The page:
A prestigious new journalism prize honouring legendary author George Orwell is to be awarded to a student at Brunel University London.
Richard Blair, son of the iconic writer, will hand out the inaugural Orwell Society Award for Brunel Student of the Year at the Brunel’s graduation ceremony in July.
Mr Blair is patron of The Orwell Society, which has agreed to judge nominations from third years graduating from this year’s Journalism BA.
The idea to name the award in honour of Orwell came because of his links to the area. Orwell, whose real name was Eric Arthur Blair, was a teacher in nearby Hayes in the 1930s.
He went on to pen some of the most famous novels of the 20th century, including Animal Farm and Ninety-Eighty-Four, but was also an accomplished essayist, journalist and critic.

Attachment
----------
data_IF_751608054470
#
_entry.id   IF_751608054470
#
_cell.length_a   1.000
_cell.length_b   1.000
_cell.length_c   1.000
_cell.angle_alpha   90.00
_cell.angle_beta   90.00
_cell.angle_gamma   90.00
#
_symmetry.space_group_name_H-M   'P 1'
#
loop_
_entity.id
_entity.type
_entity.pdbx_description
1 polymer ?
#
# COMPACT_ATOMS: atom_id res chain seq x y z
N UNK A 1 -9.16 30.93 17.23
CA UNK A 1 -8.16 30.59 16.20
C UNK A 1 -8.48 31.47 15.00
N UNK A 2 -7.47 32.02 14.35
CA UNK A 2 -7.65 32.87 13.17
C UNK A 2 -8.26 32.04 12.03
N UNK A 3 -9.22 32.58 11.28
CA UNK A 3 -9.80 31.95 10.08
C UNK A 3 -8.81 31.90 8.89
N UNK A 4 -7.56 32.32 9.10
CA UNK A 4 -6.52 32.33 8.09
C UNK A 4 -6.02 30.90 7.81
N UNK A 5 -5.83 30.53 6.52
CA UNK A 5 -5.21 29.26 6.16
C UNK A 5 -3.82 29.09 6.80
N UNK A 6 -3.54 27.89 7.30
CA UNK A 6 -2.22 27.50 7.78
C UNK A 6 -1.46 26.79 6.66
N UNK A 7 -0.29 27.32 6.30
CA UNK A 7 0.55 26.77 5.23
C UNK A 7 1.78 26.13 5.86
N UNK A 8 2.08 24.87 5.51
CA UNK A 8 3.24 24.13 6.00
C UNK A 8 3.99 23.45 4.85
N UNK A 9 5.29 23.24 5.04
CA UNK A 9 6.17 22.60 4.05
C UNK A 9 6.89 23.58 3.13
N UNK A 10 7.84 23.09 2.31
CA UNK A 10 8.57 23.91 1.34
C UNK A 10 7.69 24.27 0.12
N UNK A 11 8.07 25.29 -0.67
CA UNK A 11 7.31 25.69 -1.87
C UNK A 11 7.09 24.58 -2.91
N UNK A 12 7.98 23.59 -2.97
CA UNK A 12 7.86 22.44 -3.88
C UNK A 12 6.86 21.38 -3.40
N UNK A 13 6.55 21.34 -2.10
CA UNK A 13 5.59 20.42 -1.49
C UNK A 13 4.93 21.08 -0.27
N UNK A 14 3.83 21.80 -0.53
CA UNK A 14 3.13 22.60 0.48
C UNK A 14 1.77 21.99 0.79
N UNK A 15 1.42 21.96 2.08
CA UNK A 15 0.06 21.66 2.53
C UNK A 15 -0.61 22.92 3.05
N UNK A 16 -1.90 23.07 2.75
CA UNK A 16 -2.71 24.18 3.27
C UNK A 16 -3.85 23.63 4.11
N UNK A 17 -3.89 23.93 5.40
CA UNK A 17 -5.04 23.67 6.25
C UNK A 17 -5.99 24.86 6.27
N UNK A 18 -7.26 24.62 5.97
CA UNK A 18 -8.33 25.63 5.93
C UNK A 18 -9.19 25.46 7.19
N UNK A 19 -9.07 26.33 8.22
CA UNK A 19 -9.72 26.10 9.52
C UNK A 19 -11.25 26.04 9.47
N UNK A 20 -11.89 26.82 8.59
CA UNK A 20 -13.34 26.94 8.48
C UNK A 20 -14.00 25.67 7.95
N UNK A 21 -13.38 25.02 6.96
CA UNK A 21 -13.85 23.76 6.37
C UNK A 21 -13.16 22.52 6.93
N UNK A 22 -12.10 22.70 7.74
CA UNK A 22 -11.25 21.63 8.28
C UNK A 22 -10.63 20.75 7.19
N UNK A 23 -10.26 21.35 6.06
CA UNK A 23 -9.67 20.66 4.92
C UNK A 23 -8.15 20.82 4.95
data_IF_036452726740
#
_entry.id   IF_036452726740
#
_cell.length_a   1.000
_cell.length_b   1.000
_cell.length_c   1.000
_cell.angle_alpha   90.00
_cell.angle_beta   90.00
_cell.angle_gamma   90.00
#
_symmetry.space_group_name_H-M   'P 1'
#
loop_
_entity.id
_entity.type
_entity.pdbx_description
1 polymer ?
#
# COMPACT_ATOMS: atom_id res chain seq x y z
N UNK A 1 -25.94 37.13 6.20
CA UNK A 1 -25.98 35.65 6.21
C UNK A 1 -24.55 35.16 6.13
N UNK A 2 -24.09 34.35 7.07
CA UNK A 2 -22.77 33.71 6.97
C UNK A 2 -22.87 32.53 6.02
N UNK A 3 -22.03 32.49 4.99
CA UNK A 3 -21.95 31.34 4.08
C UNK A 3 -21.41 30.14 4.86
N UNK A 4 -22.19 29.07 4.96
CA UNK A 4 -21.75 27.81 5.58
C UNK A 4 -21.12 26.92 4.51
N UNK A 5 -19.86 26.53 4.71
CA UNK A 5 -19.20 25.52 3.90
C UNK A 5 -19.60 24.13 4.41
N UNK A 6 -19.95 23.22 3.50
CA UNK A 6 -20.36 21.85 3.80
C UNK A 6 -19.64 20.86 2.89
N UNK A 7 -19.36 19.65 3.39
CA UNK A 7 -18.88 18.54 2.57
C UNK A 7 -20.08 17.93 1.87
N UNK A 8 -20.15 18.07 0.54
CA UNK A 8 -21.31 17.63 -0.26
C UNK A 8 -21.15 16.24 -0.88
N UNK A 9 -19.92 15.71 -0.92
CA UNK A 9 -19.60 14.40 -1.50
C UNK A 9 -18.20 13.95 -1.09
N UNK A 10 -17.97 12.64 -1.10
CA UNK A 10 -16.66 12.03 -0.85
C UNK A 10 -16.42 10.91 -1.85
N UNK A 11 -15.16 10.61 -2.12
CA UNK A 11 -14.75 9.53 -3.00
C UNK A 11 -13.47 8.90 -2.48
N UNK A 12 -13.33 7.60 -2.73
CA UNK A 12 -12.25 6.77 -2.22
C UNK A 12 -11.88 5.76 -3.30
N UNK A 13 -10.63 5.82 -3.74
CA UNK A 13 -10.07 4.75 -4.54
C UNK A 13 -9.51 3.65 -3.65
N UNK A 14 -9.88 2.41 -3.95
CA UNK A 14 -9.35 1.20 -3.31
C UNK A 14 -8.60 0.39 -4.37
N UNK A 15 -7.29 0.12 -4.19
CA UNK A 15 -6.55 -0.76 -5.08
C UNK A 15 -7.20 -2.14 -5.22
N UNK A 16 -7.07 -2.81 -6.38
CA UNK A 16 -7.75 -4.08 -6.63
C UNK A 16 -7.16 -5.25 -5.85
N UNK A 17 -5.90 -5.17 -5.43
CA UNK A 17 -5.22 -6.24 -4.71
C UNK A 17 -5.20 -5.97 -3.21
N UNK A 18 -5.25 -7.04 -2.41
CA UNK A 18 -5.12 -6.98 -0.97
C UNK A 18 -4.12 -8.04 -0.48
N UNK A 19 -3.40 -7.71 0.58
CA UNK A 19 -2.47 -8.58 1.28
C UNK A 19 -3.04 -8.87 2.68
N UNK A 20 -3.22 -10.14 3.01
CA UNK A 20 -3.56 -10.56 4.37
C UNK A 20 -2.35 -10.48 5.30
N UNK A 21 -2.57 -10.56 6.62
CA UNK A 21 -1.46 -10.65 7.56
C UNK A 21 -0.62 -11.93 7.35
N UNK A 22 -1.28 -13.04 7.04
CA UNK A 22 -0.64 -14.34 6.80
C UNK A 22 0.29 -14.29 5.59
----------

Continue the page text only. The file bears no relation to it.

Lecturer Steve Cohen explained: “We wanted to introduce a new award that symbolises the very best values of journalism. George Orwell’s work stands, above all else, for truth, honesty and standing up to the establishment.
“We could think of no better figure to represent the values we try to pass on to our students, and were thrilled when The Orwell Society and Richard Blair agreed to link up with us. This award will be separate to those given for academic achievements. We are looking here to reward the person whose practical journalistic work embodies the spirit of what George Orwell set out to achieve throughout his short but incredible life.”
The award, which comes with a £100 cash prize, will be handed out on July 18, and the winner will only be revealed at that point.